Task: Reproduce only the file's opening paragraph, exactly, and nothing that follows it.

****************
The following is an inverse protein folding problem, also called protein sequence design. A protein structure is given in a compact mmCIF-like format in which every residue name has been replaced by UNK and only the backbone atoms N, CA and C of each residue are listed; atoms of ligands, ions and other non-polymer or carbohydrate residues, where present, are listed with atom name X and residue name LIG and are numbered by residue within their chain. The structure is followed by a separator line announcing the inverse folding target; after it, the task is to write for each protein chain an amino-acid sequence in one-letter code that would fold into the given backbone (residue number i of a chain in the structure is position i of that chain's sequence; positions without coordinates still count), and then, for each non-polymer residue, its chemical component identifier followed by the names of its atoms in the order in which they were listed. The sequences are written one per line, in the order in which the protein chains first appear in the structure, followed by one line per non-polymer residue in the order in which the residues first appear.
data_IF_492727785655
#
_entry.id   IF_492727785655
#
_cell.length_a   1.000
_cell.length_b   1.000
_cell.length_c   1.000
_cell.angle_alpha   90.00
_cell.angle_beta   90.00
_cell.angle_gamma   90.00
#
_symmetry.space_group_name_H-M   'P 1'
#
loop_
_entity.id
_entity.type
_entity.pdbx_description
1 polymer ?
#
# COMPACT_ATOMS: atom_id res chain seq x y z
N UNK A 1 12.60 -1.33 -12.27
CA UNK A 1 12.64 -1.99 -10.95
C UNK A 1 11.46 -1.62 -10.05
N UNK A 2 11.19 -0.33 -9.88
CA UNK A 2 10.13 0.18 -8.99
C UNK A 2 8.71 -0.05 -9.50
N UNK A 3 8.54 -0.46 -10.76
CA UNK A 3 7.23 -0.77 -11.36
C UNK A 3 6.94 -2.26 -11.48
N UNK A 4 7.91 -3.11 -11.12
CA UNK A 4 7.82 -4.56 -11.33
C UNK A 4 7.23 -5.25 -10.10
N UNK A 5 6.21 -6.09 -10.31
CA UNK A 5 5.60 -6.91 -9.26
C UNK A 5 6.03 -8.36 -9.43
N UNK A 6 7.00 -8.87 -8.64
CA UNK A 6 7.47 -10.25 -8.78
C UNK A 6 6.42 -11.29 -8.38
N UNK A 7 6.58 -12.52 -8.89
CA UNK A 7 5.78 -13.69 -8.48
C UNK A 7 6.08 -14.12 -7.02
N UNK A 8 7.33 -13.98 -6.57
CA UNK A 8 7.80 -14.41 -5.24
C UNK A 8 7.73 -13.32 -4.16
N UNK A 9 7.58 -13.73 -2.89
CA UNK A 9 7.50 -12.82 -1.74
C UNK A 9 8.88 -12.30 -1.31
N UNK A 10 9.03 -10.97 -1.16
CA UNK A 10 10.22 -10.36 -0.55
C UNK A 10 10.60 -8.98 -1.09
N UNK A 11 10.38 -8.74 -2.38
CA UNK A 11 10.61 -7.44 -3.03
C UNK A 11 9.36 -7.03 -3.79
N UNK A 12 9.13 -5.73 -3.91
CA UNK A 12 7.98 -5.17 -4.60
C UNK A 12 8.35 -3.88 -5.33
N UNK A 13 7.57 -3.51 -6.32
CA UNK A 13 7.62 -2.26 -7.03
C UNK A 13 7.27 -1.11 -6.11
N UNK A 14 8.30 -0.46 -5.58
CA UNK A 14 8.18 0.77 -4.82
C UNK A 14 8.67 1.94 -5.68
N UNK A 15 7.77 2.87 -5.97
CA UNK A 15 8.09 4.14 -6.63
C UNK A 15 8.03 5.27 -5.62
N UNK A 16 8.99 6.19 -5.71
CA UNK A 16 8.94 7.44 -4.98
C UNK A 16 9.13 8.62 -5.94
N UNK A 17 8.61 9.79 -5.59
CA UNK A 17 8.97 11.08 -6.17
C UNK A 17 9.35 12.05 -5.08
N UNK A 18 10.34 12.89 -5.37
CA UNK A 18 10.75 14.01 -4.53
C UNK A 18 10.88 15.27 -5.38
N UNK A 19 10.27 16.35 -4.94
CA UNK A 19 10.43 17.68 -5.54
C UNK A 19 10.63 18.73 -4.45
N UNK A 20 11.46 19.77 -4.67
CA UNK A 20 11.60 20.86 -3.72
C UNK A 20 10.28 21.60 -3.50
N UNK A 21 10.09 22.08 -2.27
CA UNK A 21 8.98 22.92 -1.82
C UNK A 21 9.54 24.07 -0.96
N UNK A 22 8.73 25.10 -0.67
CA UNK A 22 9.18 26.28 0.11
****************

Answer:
The following is an inverse protein folding problem, also called protein sequence design. A protein structure is given in a compact mmCIF-like format in which every residue name has been replaced by UNK and only the backbone atoms N, CA and C of each residue are listed; atoms of ligands, ions and other non-polymer or carbohydrate residues, where present, are listed with atom name X and residue name LIG and are numbered by residue within their chain. The structure is followed by a separator line announcing the inverse folding target; after it, the task is to write for each protein chain an amino-acid sequence in one-letter code that would fold into the given backbone (residue number i of a chain in the structure is position i of that chain's sequence; positions without coordinates still count), and then, for each non-polymer residue, its chemical component identifier followed by the names of its atoms in the order in which they were listed. The sequences are written one per line, in the order in which the protein chains first appear in the structure, followed by one line per non-polymer residue in the order in which the residues first appear.